Unlike the MARSOC 1911, the Glock 19 has no external safeties other than the trigger safety bar. With a polymer frame, the Glock 19 is much lighter than the MARSOC 1911 (much like being lighter than the Sig Sauer Mk25 P226). The Glock polymer frame has proven to be incredibly durable to harsh conditions and exposure to chemicals. The polymer frame is also corrosion resistant, meeting the needs of maritime forces working around salt water.
It is unclear why the pistols were only now approved for MARSOC, however it has been reported that some Marine Special Operations forces were already carrying Glock 19’s. Marine operators have sometimes carried the Beretta M9 or M9A1 pistols that general Marines carry, but more often carried the Corps’ M45A1 Close Quarter Battle Pistol in .45 ACP.
Army Special Forces units often use Glock pistols while training foreign police and military personnel. For example, the Iraqi government purchased more than 100,000 G19s to issue to their security forces. It was considered best practice for U.S. instructors to use the same firearm as their students, so Army Special Forces trained and carried the Glock 19.
Marine Glock 19 Holsters
MARSOC has not yet determined which holster it will use with the G19. The Corps currently issues the [easyazon_link identifier=”B001F0GJ9U” locale=”US” tag=”bluesheecom-20″]SERPA Level 2 Tactical Holster[/easyazon_link] for use with Beretta M9s, and that holster is available on the civilian market for the Glock 19 as well. It would make perfect sense to select that holster for the new Glock 19‘s as the Marines would already be familiar with the locking mechanisms and releases.
Though the Blackhawk SERPA holster has received some criticism, there have been many testimonies by soldiers in the field touting the holsters durability and function in harsh conditions. There are also many law enforcement agencies that use SERPA holsters, and have found them to be durable and very good at weapon retention. At the same time officers have been able to draw their sidearm much quicker than with other retention holsters such as the venerable Safariland SSIII.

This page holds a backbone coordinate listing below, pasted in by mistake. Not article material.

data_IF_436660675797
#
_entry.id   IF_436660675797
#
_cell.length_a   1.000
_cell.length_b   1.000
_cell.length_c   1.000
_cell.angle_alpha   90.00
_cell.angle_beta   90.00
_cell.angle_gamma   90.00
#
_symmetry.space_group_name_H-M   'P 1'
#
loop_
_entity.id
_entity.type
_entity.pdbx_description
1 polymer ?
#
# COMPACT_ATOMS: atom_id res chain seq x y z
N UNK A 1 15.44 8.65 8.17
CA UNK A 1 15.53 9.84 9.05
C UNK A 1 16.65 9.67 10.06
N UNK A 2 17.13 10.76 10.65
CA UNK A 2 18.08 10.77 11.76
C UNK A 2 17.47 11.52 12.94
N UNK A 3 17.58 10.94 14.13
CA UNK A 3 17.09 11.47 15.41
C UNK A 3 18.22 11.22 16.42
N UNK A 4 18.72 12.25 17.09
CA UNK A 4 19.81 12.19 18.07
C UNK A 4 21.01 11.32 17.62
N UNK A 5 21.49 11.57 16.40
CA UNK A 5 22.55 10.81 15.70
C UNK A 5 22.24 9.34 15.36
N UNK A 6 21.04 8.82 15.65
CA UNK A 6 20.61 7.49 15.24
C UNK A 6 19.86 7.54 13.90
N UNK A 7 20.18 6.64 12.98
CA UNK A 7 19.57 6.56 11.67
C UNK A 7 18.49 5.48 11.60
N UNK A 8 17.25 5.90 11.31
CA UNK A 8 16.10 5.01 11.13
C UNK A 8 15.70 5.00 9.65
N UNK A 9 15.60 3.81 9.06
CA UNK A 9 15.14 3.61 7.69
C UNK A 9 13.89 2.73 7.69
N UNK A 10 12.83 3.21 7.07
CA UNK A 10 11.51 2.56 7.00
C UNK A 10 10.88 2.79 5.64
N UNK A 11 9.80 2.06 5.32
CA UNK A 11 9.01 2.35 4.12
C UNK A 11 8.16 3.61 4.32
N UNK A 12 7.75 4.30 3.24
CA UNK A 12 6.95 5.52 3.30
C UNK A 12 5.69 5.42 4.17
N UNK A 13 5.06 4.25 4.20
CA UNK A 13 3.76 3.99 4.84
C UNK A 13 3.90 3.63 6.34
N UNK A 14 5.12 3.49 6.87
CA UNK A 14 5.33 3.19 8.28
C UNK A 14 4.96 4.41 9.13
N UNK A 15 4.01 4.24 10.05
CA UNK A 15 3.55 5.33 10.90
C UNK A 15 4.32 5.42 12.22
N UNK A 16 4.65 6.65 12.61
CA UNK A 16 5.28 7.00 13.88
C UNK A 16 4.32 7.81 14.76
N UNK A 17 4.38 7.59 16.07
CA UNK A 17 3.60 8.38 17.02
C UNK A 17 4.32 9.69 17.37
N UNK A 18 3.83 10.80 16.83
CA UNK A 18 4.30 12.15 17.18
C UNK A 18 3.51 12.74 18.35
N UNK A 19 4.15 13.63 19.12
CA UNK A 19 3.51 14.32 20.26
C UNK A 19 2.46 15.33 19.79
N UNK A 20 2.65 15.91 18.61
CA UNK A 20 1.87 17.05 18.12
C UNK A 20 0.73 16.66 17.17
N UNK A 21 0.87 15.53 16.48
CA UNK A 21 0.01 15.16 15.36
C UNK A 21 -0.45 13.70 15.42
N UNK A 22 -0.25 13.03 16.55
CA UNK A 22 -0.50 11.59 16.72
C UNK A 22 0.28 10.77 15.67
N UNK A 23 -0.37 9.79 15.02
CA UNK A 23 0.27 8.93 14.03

The Glock pistols are proven performers. They have been in the hands of militaries, law enforcement, and civilians across the globe, and continue to have a high level of popularity. The Glock success can be found in a firearm that is remarkably simple to work on and maintain, is much lighter than comparative all-metal pistols, and just keeps on shooting. Their durability and accuracy are well documented.
When the Marine Corps chose to develop the MARSOC 1911 there was a lot of history and bullet performance behind the move. Military shooters are still limited to ball, or FMJ bullets due to Hague Convention restrictions. This does present a significant concern that 9mm might not be enough to do the job. Though the 9mm cartridge has made remarkable gains in performance in the last decade, those improvements have by far been realized on the self-defense ammunition side. The .45 ACP has a proven track record and provides a larger mass to strike and hopefully incapacitate an enemy.
However, when the MARSOC 1911 was issued, it was found that the newer Marine Special Operators were just not keen to the system. The 1911 has half the capacity of the Glock 19, weighs more, and has external safeties that apparently were problematic for these newer Marine shooters. The simplistic Glock design is a point-and-shoot model that has been proven to be dependable. We think this move is a good move for the Marine Corps, especially since their Navy brethren have already switched to the Glock 19.